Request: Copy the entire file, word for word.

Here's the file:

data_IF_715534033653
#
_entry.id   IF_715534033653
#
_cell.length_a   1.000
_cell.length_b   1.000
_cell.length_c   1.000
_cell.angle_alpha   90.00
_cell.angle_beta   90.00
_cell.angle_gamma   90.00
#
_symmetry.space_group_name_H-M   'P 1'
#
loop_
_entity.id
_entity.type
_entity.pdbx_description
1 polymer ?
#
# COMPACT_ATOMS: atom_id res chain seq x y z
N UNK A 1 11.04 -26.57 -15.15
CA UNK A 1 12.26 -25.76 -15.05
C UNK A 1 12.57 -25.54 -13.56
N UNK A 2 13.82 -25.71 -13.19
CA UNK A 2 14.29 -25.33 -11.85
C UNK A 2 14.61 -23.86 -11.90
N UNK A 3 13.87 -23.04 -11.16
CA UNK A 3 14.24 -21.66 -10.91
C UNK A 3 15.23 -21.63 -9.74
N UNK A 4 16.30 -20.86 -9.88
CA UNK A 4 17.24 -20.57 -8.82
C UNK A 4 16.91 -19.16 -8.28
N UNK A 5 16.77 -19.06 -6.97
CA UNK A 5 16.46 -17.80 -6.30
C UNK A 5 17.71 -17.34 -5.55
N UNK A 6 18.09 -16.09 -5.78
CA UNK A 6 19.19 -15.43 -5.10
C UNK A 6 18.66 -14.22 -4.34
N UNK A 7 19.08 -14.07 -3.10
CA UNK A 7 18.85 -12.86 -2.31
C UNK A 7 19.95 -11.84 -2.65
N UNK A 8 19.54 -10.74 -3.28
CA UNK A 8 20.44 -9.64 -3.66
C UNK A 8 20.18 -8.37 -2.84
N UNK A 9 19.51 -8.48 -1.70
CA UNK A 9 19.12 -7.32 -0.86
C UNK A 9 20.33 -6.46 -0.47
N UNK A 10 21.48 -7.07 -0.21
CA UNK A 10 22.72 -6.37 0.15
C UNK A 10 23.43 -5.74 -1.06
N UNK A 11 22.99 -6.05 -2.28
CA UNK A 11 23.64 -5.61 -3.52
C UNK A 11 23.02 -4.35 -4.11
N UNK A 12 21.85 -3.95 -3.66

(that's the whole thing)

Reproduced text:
data_IF_715534033653
#
_entry.id   IF_715534033653
#
_cell.length_a   1.000
_cell.length_b   1.000
_cell.length_c   1.000
_cell.angle_alpha   90.00
_cell.angle_beta   90.00
_cell.angle_gamma   90.00
#
_symmetry.space_group_name_H-M   'P 1'
#
loop_
_entity.id
_entity.type
_entity.pdbx_description
1 polymer ?
#
# COMPACT_ATOMS: atom_id res chain seq x y z
N UNK A 1 11.04 -26.57 -15.15
CA UNK A 1 12.26 -25.76 -15.05
C UNK A 1 12.57 -25.54 -13.56
N UNK A 2 13.82 -25.71 -13.19
CA UNK A 2 14.29 -25.33 -11.85
C UNK A 2 14.61 -23.86 -11.90
N UNK A 3 13.87 -23.04 -11.16
CA UNK A 3 14.24 -21.66 -10.91
C UNK A 3 15.23 -21.63 -9.74
N UNK A 4 16.30 -20.86 -9.88
CA UNK A 4 17.24 -20.57 -8.82
C UNK A 4 16.91 -19.16 -8.28
N UNK A 5 16.77 -19.06 -6.97
CA UNK A 5 16.46 -17.80 -6.30
C UNK A 5 17.71 -17.34 -5.55
N UNK A 6 18.09 -16.09 -5.78
CA UNK A 6 19.19 -15.43 -5.10
C UNK A 6 18.66 -14.22 -4.34
N UNK A 7 19.08 -14.07 -3.10
CA UNK A 7 18.85 -12.86 -2.31
C UNK A 7 19.95 -11.84 -2.65
N UNK A 8 19.54 -10.74 -3.28
CA UNK A 8 20.44 -9.64 -3.66
C UNK A 8 20.18 -8.37 -2.84
N UNK A 9 19.51 -8.48 -1.70
CA UNK A 9 19.12 -7.32 -0.86
C UNK A 9 20.33 -6.46 -0.47
N UNK A 10 21.48 -7.07 -0.21
CA UNK A 10 22.72 -6.37 0.15
C UNK A 10 23.43 -5.74 -1.06
N UNK A 11 22.99 -6.05 -2.28
CA UNK A 11 23.64 -5.61 -3.52
C UNK A 11 23.02 -4.35 -4.11
N UNK A 12 21.85 -3.95 -3.66